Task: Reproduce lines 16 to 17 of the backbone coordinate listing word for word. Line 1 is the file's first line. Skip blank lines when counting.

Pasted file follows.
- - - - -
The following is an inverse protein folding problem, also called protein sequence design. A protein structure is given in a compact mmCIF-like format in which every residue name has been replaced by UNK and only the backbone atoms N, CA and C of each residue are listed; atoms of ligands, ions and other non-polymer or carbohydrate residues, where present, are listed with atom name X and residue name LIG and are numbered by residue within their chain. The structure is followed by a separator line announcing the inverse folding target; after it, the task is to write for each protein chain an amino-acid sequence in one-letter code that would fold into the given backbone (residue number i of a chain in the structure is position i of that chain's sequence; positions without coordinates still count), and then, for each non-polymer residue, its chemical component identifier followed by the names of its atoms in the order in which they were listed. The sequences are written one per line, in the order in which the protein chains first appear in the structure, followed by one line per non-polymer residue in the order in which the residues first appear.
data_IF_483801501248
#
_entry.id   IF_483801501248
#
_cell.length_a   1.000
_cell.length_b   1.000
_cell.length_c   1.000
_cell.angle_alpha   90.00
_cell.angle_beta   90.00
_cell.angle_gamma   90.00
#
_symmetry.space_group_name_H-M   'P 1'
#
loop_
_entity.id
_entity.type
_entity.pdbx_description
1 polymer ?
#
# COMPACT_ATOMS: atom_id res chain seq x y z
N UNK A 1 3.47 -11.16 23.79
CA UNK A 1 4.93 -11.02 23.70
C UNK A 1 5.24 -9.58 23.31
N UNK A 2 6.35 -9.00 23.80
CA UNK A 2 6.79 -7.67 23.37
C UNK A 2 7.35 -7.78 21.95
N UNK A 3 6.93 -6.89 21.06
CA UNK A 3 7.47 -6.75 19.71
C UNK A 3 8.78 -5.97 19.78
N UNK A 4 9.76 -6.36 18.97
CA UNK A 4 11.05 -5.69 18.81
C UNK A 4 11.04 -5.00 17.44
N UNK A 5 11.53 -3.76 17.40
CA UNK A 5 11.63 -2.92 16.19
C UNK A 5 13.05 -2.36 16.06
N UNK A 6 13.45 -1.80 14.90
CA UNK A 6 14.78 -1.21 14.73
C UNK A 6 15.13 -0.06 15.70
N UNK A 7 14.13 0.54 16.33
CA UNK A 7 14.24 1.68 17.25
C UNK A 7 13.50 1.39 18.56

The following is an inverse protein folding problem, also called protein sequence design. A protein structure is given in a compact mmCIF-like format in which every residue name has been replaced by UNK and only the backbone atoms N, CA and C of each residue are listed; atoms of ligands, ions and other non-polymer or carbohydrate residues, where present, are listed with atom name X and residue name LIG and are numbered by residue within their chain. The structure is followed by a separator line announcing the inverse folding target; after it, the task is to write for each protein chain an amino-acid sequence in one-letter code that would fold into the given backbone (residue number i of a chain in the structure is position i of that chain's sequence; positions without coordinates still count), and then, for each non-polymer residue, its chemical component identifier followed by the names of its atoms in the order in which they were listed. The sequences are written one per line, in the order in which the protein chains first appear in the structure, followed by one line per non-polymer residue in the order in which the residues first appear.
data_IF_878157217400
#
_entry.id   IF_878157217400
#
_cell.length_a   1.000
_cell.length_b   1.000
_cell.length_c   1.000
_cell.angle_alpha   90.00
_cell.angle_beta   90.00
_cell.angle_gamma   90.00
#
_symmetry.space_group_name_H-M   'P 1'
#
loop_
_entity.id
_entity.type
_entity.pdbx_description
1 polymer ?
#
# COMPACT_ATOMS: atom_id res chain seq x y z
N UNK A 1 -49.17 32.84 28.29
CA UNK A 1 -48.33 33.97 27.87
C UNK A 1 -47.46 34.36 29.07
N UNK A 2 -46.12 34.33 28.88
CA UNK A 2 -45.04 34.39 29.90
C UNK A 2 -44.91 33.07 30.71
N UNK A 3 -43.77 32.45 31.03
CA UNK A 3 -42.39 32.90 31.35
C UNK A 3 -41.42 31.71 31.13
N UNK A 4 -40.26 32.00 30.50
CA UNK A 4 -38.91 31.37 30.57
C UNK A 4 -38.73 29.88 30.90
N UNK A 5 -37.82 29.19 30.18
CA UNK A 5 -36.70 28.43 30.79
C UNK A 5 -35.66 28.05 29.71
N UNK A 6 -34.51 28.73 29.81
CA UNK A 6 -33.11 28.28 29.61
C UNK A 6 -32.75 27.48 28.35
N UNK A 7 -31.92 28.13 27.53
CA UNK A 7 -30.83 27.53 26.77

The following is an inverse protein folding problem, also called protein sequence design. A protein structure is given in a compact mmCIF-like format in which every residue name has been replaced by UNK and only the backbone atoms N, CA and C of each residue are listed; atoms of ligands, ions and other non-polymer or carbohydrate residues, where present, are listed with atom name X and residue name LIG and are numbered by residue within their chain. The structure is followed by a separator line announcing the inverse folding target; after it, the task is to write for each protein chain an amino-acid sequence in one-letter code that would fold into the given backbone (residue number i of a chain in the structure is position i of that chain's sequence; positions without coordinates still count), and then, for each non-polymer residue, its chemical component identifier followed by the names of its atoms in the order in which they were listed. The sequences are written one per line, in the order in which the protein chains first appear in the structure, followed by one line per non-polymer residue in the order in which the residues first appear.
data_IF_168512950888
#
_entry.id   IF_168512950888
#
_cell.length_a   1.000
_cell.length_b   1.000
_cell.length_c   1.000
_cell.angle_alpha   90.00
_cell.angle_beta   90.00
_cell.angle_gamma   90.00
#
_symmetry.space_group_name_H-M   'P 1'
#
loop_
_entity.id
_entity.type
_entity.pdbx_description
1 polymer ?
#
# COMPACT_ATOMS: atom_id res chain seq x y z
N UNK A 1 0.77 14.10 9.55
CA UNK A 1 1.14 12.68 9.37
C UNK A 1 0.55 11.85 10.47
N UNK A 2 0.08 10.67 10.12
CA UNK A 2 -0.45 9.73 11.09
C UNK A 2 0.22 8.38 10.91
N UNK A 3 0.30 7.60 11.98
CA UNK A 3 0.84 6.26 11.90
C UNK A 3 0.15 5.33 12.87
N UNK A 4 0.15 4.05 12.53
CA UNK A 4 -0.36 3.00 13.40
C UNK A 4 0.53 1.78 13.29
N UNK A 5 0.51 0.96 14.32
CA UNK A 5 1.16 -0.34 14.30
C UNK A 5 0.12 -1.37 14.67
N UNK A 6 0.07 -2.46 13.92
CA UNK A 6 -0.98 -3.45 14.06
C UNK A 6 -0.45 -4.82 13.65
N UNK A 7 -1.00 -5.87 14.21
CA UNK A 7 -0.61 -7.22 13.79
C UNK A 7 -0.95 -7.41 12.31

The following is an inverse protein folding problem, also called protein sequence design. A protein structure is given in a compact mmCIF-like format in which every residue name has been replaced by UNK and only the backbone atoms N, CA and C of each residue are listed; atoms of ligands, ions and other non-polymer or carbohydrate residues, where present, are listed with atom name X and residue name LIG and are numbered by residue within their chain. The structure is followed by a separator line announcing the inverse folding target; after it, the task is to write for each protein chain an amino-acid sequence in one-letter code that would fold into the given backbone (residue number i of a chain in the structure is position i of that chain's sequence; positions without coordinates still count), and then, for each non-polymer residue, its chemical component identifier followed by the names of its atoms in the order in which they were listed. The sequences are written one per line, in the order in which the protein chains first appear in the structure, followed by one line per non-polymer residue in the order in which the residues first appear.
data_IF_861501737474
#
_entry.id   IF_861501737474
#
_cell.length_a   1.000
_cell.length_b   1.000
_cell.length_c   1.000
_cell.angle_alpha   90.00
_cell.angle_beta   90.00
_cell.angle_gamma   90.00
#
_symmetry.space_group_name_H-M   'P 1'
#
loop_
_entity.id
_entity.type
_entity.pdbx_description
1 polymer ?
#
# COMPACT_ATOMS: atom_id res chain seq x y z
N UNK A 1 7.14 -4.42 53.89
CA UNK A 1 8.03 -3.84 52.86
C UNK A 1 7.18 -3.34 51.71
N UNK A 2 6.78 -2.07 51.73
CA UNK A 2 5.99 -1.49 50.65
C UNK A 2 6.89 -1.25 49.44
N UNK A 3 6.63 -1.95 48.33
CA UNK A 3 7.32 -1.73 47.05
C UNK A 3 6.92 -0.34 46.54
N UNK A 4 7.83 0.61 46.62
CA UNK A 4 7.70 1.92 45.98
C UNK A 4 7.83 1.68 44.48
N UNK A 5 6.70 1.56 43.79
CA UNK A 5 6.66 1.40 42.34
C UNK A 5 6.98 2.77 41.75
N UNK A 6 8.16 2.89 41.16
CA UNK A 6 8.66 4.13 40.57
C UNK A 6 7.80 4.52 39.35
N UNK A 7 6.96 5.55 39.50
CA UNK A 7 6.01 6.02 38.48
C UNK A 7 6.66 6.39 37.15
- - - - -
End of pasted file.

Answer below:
_entity.id
_entity.type